Sometimes it’s also a matter of looking to build our advertising proposition nationally. For example, we’ll know we need to add more cities in a country to achieve a national footprint. So it’s a combination of a lot of things.
Folio: How do you balance that hyper-local focus in each market with a uniform kind of Time Out identity across the entire portfolio?
Petersen: It’s something that we’re actively working on right now. We appointed Joel Meares to global editor in chief. It’s the first time in a long time that we’ve had a single person overseeing editorial globally. So that’s something we are looking at going forward — having more consistency on global basis.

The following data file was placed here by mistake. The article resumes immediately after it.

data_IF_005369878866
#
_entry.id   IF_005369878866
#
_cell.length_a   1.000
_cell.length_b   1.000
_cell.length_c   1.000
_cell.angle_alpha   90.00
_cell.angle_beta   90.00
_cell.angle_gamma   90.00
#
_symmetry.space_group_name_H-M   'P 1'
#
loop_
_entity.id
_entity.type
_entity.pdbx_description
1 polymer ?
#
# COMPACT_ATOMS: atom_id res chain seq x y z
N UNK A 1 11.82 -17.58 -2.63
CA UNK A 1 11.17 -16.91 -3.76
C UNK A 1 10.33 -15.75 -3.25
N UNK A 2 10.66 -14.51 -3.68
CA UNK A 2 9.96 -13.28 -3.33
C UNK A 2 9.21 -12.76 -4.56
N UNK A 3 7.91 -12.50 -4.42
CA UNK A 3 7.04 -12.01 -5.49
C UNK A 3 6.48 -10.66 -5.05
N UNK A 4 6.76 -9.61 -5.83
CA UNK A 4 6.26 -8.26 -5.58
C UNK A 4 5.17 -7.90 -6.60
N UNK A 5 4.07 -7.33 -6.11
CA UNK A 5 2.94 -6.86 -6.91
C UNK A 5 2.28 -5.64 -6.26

I think that’s important for readers as they travel from city to city, understanding what they can expect from Time Out. They may be familiar with it in their own city, but maybe they want to go pick it up in Bangkok or in Hong Kong.
But also, from an advertising standpoint, we want our advertisers to know what they can rely on us for. I can’t comment on specific campaigns, but for example, we have recently done something between Europe and America with an airline.
Folio: That’s not something that really would’ve made sense in the past, when it was just Time Out London or just Time Out New York?
Petersen: Yeah, exactly. We’re looking not just at national advertisers, but international advertisers, as well.
Folio: What’s the process like once you’ve identified that market to which you’d like to expand?
Petersen: We’re in 108 cities, but you’ll find that the bulk of those are digital-only cities. So the expansion plan involves looking at those cities and saying alright, where do we want a print magazine? Where do we want to put our video content efforts? Where do we want to have live events?